"I couldn't play the bench," Lappas said. "I don't know if that made us tired, but in 41 minutes of play they get two points."
While Micah Brand's season has been erratic, the Minutemen clearly missed the 6-foot-11 big man against the undersized Dukes. Brand has missed the last two games with a sprained ankle.
"If he plays, then a better player becomes the sixth man," Lappas said. "Micah's good for eight points and then we have Eric coming off the bench."
Brand might not be back for Saturday's game against La Salle.
"There's no way he'll be 100 percent if he's available at all," Lappas said.
Among the struggling subs, Wilson's problems were the most glaring. He only played two minutes and has struggled since spraining his ankle after UMass' win over St. Bonaventure. He had three fouls and missed his only shot.
"He went in the game and his man (Jamal Hunter) beat him twice in a row," Lappas said. His lack of playing time "isn't a reflection of me being mad, it's a reflection of how he's been playing."
STRUGGLES - This is UMass' worst start in league play since 1988-89, when John Calipari's first team started 2-7 en route to a 5-13 finish.
MUSICAL LINEUPS - The Minutemen started their ninth different lineup as Eric Williams replaced Kyle Wilson, joining Anthony Anderson, Kitwana Rhymer, Shannon Crooks and Raheim Lamb. Crooks is the only player to start all 20 games for the Minutemen.
MILESTONE WATCH -Crooks' 19 points moved him within 10 of 1,000 points for his career and 53 away from the milestone in a UMass uniform. Crooks scored 43 as a freshman at St. John's.
Crooks would need to increase his assist output slightly, but he's in striking distance of becoming only the fourth Minuteman to get 1,000 points and 300 assists. He needs 28 assists to reach the mark.
ANDERSON STREAKING - Anderson has scored in double figures in four straight games, the longest streak of his career, but the Minutemen are 4-7 when he scores 10 or more points.
MISCELLANEOUS -Pittsburgh Pirates general manager and UMass alum Dave Littlefield was in attendance as was former Minuteman forward John Tate.
UMass Director of Media Relations Nick Joos was on Danny Nee's staff at Nebraska as director of basketball operations.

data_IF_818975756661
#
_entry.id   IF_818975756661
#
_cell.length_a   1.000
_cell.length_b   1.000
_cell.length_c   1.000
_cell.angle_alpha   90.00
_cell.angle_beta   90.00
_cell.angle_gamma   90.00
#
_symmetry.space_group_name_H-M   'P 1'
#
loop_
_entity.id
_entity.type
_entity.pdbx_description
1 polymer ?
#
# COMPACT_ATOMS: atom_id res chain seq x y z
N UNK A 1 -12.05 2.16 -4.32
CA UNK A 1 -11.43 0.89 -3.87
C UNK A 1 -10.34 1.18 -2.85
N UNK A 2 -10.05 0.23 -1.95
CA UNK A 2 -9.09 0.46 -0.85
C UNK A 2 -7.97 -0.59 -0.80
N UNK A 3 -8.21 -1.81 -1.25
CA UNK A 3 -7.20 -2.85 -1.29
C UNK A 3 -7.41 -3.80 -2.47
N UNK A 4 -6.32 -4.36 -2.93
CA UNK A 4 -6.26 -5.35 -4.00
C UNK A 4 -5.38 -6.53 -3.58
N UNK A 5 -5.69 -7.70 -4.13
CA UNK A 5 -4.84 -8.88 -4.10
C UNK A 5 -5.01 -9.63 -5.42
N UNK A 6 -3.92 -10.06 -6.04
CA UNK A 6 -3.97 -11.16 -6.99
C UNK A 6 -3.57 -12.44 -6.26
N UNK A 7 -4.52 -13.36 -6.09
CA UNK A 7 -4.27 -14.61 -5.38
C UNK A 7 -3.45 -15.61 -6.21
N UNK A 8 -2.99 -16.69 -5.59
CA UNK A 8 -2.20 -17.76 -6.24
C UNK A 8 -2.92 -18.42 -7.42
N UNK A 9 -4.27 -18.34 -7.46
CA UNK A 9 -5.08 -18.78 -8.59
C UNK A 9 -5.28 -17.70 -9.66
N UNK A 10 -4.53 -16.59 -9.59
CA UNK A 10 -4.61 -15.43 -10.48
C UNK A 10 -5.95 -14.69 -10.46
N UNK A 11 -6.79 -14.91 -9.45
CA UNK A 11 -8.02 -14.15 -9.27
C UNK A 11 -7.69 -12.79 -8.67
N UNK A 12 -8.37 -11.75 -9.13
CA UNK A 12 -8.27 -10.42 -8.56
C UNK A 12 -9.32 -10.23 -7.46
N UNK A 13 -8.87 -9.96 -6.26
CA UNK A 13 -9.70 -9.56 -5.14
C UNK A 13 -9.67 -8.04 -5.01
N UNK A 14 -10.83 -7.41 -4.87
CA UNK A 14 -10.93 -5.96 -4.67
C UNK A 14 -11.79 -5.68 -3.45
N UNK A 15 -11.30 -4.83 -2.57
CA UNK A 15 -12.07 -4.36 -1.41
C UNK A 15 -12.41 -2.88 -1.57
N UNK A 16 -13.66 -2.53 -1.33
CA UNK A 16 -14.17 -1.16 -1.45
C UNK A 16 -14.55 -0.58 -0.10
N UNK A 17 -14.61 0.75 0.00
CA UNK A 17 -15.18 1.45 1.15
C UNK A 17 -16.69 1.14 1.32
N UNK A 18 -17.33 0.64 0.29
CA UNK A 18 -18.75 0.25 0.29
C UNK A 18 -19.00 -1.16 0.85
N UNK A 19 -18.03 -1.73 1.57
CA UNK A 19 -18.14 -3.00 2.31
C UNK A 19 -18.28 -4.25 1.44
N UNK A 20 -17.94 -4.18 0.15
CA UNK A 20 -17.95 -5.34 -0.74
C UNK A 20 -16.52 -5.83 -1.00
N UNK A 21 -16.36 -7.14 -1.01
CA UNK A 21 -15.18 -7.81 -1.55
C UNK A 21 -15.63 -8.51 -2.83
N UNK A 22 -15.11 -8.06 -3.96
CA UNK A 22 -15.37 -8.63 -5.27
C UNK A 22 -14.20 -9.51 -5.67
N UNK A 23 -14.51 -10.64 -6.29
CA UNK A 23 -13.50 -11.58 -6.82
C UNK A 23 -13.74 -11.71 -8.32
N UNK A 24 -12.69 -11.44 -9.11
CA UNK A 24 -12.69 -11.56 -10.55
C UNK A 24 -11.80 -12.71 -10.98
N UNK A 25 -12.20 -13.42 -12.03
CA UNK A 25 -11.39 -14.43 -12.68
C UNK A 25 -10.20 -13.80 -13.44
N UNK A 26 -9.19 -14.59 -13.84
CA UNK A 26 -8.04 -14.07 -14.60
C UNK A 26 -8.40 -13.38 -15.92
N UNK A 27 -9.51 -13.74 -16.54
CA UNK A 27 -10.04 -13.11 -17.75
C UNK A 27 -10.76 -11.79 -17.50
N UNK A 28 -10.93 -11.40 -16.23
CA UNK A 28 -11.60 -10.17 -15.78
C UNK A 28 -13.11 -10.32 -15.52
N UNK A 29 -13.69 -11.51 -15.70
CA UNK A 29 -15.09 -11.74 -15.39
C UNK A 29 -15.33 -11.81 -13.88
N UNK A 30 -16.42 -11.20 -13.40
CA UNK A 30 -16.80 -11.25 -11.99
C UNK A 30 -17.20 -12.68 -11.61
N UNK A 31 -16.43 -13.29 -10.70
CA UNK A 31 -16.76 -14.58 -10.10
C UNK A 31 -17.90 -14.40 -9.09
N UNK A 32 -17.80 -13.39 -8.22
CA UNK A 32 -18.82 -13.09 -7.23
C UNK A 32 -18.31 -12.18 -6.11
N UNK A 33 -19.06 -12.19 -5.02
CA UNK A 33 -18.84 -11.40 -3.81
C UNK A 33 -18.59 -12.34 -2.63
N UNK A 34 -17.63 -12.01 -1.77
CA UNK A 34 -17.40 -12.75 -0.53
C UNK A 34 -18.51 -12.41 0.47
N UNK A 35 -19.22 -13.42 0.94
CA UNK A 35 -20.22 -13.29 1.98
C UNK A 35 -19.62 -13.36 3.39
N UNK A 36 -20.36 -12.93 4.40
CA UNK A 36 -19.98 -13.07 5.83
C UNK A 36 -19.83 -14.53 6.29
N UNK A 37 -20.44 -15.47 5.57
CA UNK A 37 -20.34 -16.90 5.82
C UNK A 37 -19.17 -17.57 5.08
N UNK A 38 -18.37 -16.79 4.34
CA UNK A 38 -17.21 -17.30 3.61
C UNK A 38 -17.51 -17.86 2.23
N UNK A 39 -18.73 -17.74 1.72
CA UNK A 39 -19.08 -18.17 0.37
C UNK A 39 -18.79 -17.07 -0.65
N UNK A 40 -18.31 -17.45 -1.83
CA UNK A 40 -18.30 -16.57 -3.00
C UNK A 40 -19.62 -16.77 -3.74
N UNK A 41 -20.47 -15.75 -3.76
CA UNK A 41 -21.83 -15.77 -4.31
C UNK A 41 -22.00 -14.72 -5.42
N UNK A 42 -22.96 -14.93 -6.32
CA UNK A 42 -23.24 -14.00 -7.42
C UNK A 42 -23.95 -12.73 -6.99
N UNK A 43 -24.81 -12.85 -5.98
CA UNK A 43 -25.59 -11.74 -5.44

Official Basketball Box Score -- GAME TOTALS -- FINAL STATISTICS Massachusetts vs Duquesne University 02/06/02 7:35 pm at Pittsburgh, PA / A.J. Palumbo Center -------------------------------------------------------------------------------- VISITORS: Massachusetts (9-11, 3-6) TOT-FG 3-PT REBOUNDS ## Player Name FG-FGA FG-FGA FT-FTA OF DE TOT PF TP A TO BLK S MIN 21 WILLIAMS, Eric...... f 4-6 3-3 2-2 4 0 4 2 13 1 3 0 0 26 34 LAMB, Raheim........ f 2-10 0-2 0-0 3 2 5 4 4 2 0 0 0 26 33 RHYMER, Kitwana..... c 5-8 0-0 7-9 6 6 12 3 17 0 5 2 0 31 12 ANDERSON, Anthony... g 5-12 4-10 0-0 1 2 3 3 14 1 3 0 0 39 30 CROOKS, Shannon..... g 5-12 3-8 6-8 2 6 8 4 19 6 2 0 0 37 00 MARTIN, Brennan..... 0-1 0-1 0-0 0 0 0 0 0 1 1 0 0 4 01 JENKINS, Willie..... 0-3 0-3 0-0 0 1 1 3 0 1 0 0 0 12 03 BLIZZARD, Ronell.... 1-2 0-1 0-0 2 1 3 3 2 0 0 0 0 23 11 WILSON, Kyle........ 0-1 0-1 0-0 0 0 0 3 0 0 0 0 0 2 TEAM................ 1 1 2 Totals.............. 22-55 10-29 15-19 19 19 38 25 69 12 14 2 0 200
TOTAL FG% 1st Half: 15-26 57.7% 2nd Half: 7-29 24.1% Game: 40.0% DEADB 3-Pt. FG% 1st Half: 9-16 56.3% 2nd Half: 1-13 7.7% Game: 34.5% REBS F Throw % 1st Half: 8-10 80.0% 2nd Half: 7-9 77.8% Game: 78.9% 2
-------------------------------------------------------------------------------- HOME TEAM: Duquesne University (7-14, 2-8) TOT-FG 3-PT REBOUNDS ## Player Name FG-FGA FG-FGA FT-FTA OF DE TOT PF TP A TO BLK S MIN 05 SMITH, Wayne........ f 8-13 2-6 7-9 1 4 5 3 25 1 1 0 2 33 40 LOVELACE, Aaron..... f 4-6 1-1 3-5 3 2 5 3 12 3 1 0 0 29 42 CLARK, Chris........ c 1-1 0-0 2-2 0 0 0 3 4 0 1 0 0 22 12 HUNTER, Jamal....... g 2-7 0-2 5-8 0 2 2 1 9 7 0 1 0 35 20 FORNEY, Kevin....... g 4-7 1-3 3-5 1 2 3 4 12 3 1 0 0 33 21 MIDGLEY, Brad....... 3-4 1-1 2-2 1 4 5 0 9 1 0 0 0 25 32 BLUEMLING, Tyler.... 2-5 1-4 2-2 0 0 0 1 7 0 1 0 0 11 33 PAWLAK, Jon......... 0-3 0-2 0-0 1 1 2 3 0 0 1 0 0 12 TEAM................ 2 1 3 Totals.............. 24-46 6-19 24-33 9 16 25 18 78 15 6 1 2 200
TOTAL FG% 1st Half: 11-23 47.8% 2nd Half: 13-23 56.5% Game: 52.2% DEADB 3-Pt. FG% 1st Half: 1-8 12.5% 2nd Half: 5-11 45.5% Game: 31.6% REBS F Throw % 1st Half: 14-18 77.8% 2nd Half: 10-15 66.7% Game: 72.7% 3
-------------------------------------------------------------------------------- Officials: David Day, David Elliot, Joe Mingle Technical fouls: Massachusetts-None. Duquesne University-None. Attendance: 2580 Score by Periods 1st 2nd Total Massachusetts................. 47 22 - 69 Duquesne University........... 37 41 - 78